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Raiders’ Las Vegas move creates wrinkle in Khalil Mack talks

Updated July 31, 2018 - 10:49 pm

NAPA, Calif. — In some sense, the superstars stand together.

Neither Raiders defensive end Khalil Mack nor Los Angeles Rams defensive tackle Aaron Donald has reported to training camp. Both seek a long-term extension. Both built a clear case for compensation exceeding that of Denver Broncos defensive end Von Miller, whose 2016 deal averaged more than $19 million annually. Mack was the 2016 AP Defensive Player of the Year. Donald followed last year.

Soon, the nation’s highest-taxed state could host the NFL’s two highest-paid defenders.

But there’s a key difference: Mack is not long for California.

A distinct wrinkle exists in the ongoing contract dispute between the Raiders and their elite edge defender. While its relevance toward why Mack today remains unsigned shouldn’t necessarily be overstated, the franchise’s scheduled 2020 relocation from Oakland to Las Vegas presents an intriguing dynamic. California enforces a 13.3 percent rate on state income taxes. Nevada is one of seven states that imposes no such taxes.

“It’s very interesting,” said Robert Raiola, director of sports and entertainment at PKF O’Connor Davis, an accounting firm in New York City. “It’s not often you go from the worst-taxed place to one of the best. It’s definitely something that’s not ordinary.”

Nevada’s friendlier income-tax system is expected to influence Mack’s contract structure. (Wes Rand/Las Vegas Review-Journal)

Its effect could become more pronounced if Mack doesn’t sign an extension in 2018; however, the Raiders hope to avoid such a scenario.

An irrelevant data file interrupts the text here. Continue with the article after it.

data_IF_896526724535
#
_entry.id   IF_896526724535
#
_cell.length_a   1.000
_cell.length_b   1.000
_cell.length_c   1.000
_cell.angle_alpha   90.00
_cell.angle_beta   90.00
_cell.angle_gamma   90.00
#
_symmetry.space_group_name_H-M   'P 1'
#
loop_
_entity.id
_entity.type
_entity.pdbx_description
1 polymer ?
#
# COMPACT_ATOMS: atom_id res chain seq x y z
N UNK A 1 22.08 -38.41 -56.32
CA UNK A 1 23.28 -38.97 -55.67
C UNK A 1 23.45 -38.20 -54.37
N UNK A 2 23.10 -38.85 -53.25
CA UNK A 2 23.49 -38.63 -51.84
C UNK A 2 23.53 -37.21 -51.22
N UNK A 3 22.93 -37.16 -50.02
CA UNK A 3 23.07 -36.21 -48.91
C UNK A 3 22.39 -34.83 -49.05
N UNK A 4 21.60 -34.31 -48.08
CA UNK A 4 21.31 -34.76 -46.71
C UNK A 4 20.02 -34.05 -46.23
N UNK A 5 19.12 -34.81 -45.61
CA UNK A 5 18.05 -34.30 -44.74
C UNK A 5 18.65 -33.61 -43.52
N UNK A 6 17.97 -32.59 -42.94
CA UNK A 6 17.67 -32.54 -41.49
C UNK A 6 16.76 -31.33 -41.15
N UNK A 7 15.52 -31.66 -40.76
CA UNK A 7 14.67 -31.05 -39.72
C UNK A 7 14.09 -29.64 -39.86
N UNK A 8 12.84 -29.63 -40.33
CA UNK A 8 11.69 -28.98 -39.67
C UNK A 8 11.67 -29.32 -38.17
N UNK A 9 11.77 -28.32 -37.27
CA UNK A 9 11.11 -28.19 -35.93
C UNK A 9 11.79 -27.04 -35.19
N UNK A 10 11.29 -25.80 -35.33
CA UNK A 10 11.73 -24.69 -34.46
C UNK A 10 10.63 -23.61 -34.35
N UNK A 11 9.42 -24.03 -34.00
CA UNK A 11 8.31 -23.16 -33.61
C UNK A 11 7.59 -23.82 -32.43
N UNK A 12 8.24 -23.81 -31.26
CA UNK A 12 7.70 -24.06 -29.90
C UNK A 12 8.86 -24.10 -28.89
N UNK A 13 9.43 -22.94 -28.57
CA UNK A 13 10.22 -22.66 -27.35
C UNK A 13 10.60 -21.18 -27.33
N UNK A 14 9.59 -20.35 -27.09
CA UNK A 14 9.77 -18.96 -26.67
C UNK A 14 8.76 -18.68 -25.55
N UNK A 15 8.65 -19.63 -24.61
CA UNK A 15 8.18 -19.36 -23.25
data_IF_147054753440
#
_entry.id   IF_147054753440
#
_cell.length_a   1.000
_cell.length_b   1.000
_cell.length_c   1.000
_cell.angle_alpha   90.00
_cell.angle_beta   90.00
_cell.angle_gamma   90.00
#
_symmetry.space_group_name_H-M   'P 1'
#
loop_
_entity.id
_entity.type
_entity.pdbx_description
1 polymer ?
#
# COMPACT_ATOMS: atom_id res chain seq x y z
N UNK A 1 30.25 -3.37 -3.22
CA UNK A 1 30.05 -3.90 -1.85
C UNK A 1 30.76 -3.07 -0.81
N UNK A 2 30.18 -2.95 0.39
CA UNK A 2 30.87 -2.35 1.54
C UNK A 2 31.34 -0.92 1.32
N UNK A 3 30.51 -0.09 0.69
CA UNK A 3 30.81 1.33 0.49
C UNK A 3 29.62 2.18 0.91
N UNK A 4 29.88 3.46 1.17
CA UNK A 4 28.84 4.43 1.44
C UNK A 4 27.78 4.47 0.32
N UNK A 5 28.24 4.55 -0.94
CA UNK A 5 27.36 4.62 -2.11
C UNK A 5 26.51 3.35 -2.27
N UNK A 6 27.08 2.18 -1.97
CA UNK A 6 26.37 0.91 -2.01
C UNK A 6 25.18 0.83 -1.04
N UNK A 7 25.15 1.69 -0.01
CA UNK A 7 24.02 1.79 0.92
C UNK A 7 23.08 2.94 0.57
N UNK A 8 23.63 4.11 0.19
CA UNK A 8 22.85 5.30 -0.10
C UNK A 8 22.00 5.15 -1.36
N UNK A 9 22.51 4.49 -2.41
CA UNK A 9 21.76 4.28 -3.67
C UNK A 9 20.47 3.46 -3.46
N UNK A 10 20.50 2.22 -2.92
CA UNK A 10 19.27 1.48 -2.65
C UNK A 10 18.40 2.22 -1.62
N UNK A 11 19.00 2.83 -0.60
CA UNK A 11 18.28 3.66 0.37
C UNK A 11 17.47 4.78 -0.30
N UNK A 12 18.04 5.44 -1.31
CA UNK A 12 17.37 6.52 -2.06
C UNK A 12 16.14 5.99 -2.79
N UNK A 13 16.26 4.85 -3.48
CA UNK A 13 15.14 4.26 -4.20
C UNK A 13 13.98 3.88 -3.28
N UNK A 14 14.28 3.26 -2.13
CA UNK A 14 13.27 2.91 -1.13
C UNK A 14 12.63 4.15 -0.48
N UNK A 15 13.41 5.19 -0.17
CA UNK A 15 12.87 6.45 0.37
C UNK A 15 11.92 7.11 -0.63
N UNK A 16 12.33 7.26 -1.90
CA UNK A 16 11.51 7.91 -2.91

Team decision-makers have not obscured their opinion of Mack. They covet him. They want him signed before this season. Achieving the goal has been a top priority, something general manager Reggie McKenzie has targeted for more than a year. There was an order when re-signing the 2014 draft class. First, quarterback Derek Carr and guard Gabe Jackson were secured last year in June and July, respectively. Mack, under contract an extra season because of his $13.846 million team option, was to come next.

As August now begins, it would surprise if the Raiders were this far into the process without belief they’ve made an offer reflective of the high regard to which they hold Mack.

Yet, the holdout continues.

There is no guarantee Mack will sign before this season.

His agent, Joel Segal, is highly experienced in large-scale negotiations. The track record includes players who have played out their contract and were franchise tagged the following season — or, in the recent instance of then-Rams cornerback Trumaine Johnson, were tagged a second year, too.

Johnson signed with the New York Jets in March for five years and $72.5 million, including $34 million fully guaranteed.

Benefits and risks exist to this slow-cooked approach.

SHORT DESCRIPTION (Las Vegas Review-Journal)

Among the potential benefits for Mack, waiting even one year might avoid significant taxes.

The signing bonus in Mack’s projected extension will be worth tens of millions of dollars. Players often aren’t paid their signing bonus in one lump sum. Rather, a portion of it is commonly deferred into the next taxable year, a cash-flow move that has no impact on a club’s salary cap. This spring, the Raiders were unwilling to defer a portion of first-round pick Kolton Miller’s signing bonus from 2018 into 2020. This was a thoughtful attempt from Miller’s representation to capitalize on the impending Las Vegas move.

Presuming the Raiders are unwilling to defer part of Mack’s bonus payout to 2020, he can wait a season for that option to become available.

Again, that is one option.

“I think state taxes are important and can be in potential play here,” Raiola said. “But there’s a lot of other things that have to go on in the negotiation. … He may not want to wait for state taxes. He might want the security of getting the deal done.”

Today, Mack stands with Donald, away from training camp.

The Raiders want him in Napa with them.

More Raiders: Follow all of our Raiders coverage online at reviewjournal.com/Raiders and @NFLinVegas on Twitter.

Contact reporter Michael Gehlken at mgehlken@reviewjournal.com. Follow @GehlkenNFL on Twitter.

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